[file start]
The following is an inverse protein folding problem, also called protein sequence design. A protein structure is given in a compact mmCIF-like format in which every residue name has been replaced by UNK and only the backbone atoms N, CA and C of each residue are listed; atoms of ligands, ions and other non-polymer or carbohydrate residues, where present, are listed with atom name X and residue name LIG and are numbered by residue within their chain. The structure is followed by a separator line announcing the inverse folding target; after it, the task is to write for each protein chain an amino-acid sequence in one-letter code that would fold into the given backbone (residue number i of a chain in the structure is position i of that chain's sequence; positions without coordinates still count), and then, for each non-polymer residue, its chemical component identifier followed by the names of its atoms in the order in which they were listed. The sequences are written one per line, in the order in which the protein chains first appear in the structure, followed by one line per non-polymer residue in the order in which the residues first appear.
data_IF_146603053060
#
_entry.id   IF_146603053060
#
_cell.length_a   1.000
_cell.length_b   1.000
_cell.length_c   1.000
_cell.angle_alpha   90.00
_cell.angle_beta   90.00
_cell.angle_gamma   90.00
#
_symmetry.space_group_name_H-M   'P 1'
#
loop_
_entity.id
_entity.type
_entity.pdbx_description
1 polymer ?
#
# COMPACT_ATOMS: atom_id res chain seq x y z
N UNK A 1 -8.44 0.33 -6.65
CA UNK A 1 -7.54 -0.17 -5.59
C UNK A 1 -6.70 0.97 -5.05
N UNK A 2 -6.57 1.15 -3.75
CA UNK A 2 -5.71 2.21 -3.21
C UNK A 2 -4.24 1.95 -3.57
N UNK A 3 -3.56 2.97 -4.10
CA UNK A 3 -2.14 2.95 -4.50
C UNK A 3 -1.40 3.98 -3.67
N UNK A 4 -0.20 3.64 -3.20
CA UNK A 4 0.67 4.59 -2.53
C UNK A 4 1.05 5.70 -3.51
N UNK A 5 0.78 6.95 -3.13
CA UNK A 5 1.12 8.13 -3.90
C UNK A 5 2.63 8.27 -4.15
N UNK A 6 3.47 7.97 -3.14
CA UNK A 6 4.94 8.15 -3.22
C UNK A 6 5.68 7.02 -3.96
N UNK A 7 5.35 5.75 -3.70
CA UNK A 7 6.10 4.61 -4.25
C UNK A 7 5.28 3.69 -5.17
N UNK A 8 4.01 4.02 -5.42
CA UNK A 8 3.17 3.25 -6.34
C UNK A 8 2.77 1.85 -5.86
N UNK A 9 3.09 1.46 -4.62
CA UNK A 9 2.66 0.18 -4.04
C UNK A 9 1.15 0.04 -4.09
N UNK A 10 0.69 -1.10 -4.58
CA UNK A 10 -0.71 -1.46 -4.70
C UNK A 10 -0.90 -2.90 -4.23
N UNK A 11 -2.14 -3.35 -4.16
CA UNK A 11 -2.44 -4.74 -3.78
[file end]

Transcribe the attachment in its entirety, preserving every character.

The following is an inverse protein folding problem, also called protein sequence design. A protein structure is given in a compact mmCIF-like format in which every residue name has been replaced by UNK and only the backbone atoms N, CA and C of each residue are listed; atoms of ligands, ions and other non-polymer or carbohydrate residues, where present, are listed with atom name X and residue name LIG and are numbered by residue within their chain. The structure is followed by a separator line announcing the inverse folding target; after it, the task is to write for each protein chain an amino-acid sequence in one-letter code that would fold into the given backbone (residue number i of a chain in the structure is position i of that chain's sequence; positions without coordinates still count), and then, for each non-polymer residue, its chemical component identifier followed by the names of its atoms in the order in which they were listed. The sequences are written one per line, in the order in which the protein chains first appear in the structure, followed by one line per non-polymer residue in the order in which the residues first appear.
data_IF_146603053060
#
_entry.id   IF_146603053060
#
_cell.length_a   1.000
_cell.length_b   1.000
_cell.length_c   1.000
_cell.angle_alpha   90.00
_cell.angle_beta   90.00
_cell.angle_gamma   90.00
#
_symmetry.space_group_name_H-M   'P 1'
#
loop_
_entity.id
_entity.type
_entity.pdbx_description
1 polymer ?
#
# COMPACT_ATOMS: atom_id res chain seq x y z
N UNK A 1 -8.44 0.33 -6.65
CA UNK A 1 -7.54 -0.17 -5.59
C UNK A 1 -6.70 0.97 -5.05
N UNK A 2 -6.57 1.15 -3.75
CA UNK A 2 -5.71 2.21 -3.21
C UNK A 2 -4.24 1.95 -3.57
N UNK A 3 -3.56 2.97 -4.10
CA UNK A 3 -2.14 2.95 -4.50
C UNK A 3 -1.40 3.98 -3.67
N UNK A 4 -0.20 3.64 -3.20
CA UNK A 4 0.67 4.59 -2.53
C UNK A 4 1.05 5.70 -3.51
N UNK A 5 0.78 6.95 -3.13
CA UNK A 5 1.12 8.13 -3.90
C UNK A 5 2.63 8.27 -4.15
N UNK A 6 3.47 7.97 -3.14
CA UNK A 6 4.94 8.15 -3.22
C UNK A 6 5.68 7.02 -3.96
N UNK A 7 5.35 5.75 -3.70
CA UNK A 7 6.10 4.61 -4.25
C UNK A 7 5.28 3.69 -5.17
N UNK A 8 4.01 4.02 -5.42
CA UNK A 8 3.17 3.25 -6.34
C UNK A 8 2.77 1.85 -5.86
N UNK A 9 3.09 1.46 -4.62
CA UNK A 9 2.66 0.18 -4.04
C UNK A 9 1.15 0.04 -4.09
N UNK A 10 0.69 -1.10 -4.58
CA UNK A 10 -0.71 -1.46 -4.70
C UNK A 10 -0.90 -2.90 -4.23
N UNK A 11 -2.14 -3.35 -4.16
CA UNK A 11 -2.44 -4.74 -3.78